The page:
Eventually, the anger—no, rage—started to manifest itself. Jonathon Horowitz’s Archival Iris Print of an Image Downloaded from the Internet with Two Copies of the New York Post Rotting in Their Frames exemplifies the fury depicted in the Activism category. In this triptych, two unpreserved copies of the New York Post report on the death of President Ronald Reagan, the President who failed to publicly mention AIDS until 1987 (cowardice? bigotry? both?), while below them is the print of the corpse of a victim of AIDS. Horowitz’s piece depicts, in the most graphic way, ACT-UP’s slogan “Silence=Death.”

ACT UP NY/Gran Fury’s poster Kissing Doesn’t Kill was commissioned as a public service announcement to go into buses and subways. The intent was to educate the public about the realities and politics of HIV/AIDS. What it produced was a furious backlash. Local Chicago and Illinois state governments proposed legislations to ban the poster, and it was routinely censored and defaced by the very people whose inaction on HIV/AIDS led to the death of thousands. Today the poster seems innocuous, and it is hard to remember what outrage it caused.


ACT UP NY/Gran Fury, Kissing Doesn’t Kill, 1989. Photo by James Prinz.


Hugh Steers’ painting Poster, of a young man looking across a barren room at an ACT UP poster and an empty bed, poignantly summarizes the feelings of many of us from that time. No matter how much you demonstrated, that bed would remain empty—your loved one could not be brought back to life. But it must be remembered that although political activism cannot change the past, it can shape the future and, therefore no matter how painful, it must be done.


Hugh Steers, Poster, 1990. Courtesy of the artist’s estate and Alexander Gray Associates, New York


For me, the Camouflage category was the weakest category. Since overtly AIDS-referential art was being rejected, the intent was to hide the message by using coded symbols or language and get the work seen in mainstream art venues. But it amounted to preaching to the choir in code. Many of the hidden symbolisms were so obscure that most people would never know that they were there—never mind what they meant. The whole strategy could even be thought of as kind of cowardly activism. Nevertheless, there were a few noteworthy pieces.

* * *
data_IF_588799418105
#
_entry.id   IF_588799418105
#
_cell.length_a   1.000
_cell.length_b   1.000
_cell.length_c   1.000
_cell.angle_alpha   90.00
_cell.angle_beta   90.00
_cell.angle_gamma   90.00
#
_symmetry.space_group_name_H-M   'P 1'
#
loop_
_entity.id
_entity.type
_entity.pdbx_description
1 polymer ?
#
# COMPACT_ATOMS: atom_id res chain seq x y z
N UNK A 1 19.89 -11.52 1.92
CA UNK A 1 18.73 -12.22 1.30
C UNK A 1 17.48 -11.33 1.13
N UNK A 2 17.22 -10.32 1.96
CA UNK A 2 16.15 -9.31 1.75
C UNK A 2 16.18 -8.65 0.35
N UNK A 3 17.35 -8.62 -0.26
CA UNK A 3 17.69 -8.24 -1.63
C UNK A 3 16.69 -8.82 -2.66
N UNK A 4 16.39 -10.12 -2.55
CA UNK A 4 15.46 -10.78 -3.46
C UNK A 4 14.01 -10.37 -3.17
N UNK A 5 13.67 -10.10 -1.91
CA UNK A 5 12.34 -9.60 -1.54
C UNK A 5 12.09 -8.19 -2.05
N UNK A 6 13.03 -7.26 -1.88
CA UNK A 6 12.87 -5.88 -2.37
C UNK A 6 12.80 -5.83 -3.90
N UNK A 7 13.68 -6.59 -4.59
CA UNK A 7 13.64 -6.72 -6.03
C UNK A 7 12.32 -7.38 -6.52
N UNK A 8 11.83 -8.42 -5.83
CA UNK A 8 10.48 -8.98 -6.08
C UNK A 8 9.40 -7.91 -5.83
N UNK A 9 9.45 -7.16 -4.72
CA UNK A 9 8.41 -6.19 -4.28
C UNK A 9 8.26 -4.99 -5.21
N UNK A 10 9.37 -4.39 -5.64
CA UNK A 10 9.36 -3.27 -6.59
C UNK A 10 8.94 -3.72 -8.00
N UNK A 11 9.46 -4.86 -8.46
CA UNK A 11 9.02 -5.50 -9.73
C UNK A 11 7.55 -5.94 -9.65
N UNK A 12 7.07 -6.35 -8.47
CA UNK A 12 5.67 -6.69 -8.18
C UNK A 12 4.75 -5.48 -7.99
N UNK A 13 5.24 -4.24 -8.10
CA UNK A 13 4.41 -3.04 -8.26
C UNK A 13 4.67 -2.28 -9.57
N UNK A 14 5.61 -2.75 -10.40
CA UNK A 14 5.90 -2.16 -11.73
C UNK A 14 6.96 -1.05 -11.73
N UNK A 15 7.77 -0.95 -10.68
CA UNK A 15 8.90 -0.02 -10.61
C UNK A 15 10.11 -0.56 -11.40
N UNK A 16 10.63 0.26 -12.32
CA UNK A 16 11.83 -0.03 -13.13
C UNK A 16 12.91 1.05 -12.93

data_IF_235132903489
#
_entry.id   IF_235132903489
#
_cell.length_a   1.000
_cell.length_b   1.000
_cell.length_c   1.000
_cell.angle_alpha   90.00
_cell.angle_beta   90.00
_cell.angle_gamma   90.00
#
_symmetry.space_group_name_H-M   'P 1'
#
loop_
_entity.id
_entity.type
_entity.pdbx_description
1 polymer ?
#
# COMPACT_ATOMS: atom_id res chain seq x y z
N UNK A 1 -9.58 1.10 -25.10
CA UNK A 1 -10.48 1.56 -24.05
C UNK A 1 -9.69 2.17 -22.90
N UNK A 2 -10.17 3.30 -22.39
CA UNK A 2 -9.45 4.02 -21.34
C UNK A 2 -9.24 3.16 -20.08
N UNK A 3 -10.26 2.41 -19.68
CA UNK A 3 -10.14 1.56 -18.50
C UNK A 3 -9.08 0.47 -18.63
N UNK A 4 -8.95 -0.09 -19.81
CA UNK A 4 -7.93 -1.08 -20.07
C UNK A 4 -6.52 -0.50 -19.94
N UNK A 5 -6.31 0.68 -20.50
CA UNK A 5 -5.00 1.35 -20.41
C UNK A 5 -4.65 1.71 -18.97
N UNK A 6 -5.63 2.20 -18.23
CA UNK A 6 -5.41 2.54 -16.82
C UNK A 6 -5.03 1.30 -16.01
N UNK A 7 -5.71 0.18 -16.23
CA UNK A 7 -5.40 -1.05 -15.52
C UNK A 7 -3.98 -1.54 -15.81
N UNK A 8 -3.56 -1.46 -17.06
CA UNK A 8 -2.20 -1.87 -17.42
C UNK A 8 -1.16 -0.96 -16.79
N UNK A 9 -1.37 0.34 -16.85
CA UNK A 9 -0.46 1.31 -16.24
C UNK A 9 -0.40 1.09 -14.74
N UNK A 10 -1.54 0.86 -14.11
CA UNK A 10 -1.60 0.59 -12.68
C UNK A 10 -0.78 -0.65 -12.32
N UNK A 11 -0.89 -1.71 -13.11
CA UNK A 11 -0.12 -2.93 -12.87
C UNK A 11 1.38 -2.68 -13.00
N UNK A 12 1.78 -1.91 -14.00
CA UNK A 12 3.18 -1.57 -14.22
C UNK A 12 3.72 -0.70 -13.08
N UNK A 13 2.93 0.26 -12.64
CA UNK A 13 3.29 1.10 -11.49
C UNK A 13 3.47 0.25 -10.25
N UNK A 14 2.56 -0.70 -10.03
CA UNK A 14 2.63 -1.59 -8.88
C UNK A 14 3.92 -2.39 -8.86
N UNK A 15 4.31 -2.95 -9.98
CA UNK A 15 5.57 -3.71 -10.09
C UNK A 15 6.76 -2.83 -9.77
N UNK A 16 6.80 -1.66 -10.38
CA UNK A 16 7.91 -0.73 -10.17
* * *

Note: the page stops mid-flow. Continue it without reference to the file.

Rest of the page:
Carrie Yamaoka, in Steal This Book #2, photographed a spread from Abbie Hoffman’s Steal This Book, his manual for social revolution. She then obscured or erased all the words except “slaughter” and “history.” Yamaoka’s experience as an AIDS activist led her to understand that these two words were “the baseline of all forms of human experience,” according to the wall note accompanying the work.

In 1983, Roger Brown painted Peach Light, an image of a skeleton with a leather hat backed by concentric peach colored rings that slowly change to black. The color is a reference to the Gold Coast Bar, a leather bar in Chicago that bathed the room in peach colored lights so that Kaposi’s sarcoma lesions and the gaunt frames of their patrons would be less noticeable. As mentioned in the wall note, the cruising posture of the skeleton interweaves desire, eroticism, mortality, community and illness into one image.

The most moving piece in this category, for me, was Rudy Lempke’s The Uninvited. It is a video projection of Balinese style shadow puppetry that tells the story of a homeless gay Vietnam veteran with AIDS. It draws attention to the parallels between the two deadly catastrophes, the Vietnam War and AIDS, thereby refuting the tendency to consider people with AIDS as “other.” The message is augmented by the sheer formal beauty of the work, drawing you into its tropical false paradise permeated by death.


Rudy Lemcke, The Uninvited, 2003. Video still.


There were a number of pieces in the exhibition depicting African Americans, mostly in the form of videos. And there were a handful of pieces devoted to women with AIDS. But the exhibition concentrated mostly on the experiences of white gay males. They were the ones most affected early on in the epidemic, and it was their initial political activism that brought about the public awareness of the horrors of AIDS in the United States and the need to aggressively fight the disease. Later, the epidemic spread to the African American community and to women.

For those of us who lived through the early days of the epidemic, this exhibition was not just a documentary. It inevitably functioned as a requiem to those we lost. Marcus, Jerry, David…we will never forget you!


Michel Ségard is the Editor-in-Chief of the New Art Examiner.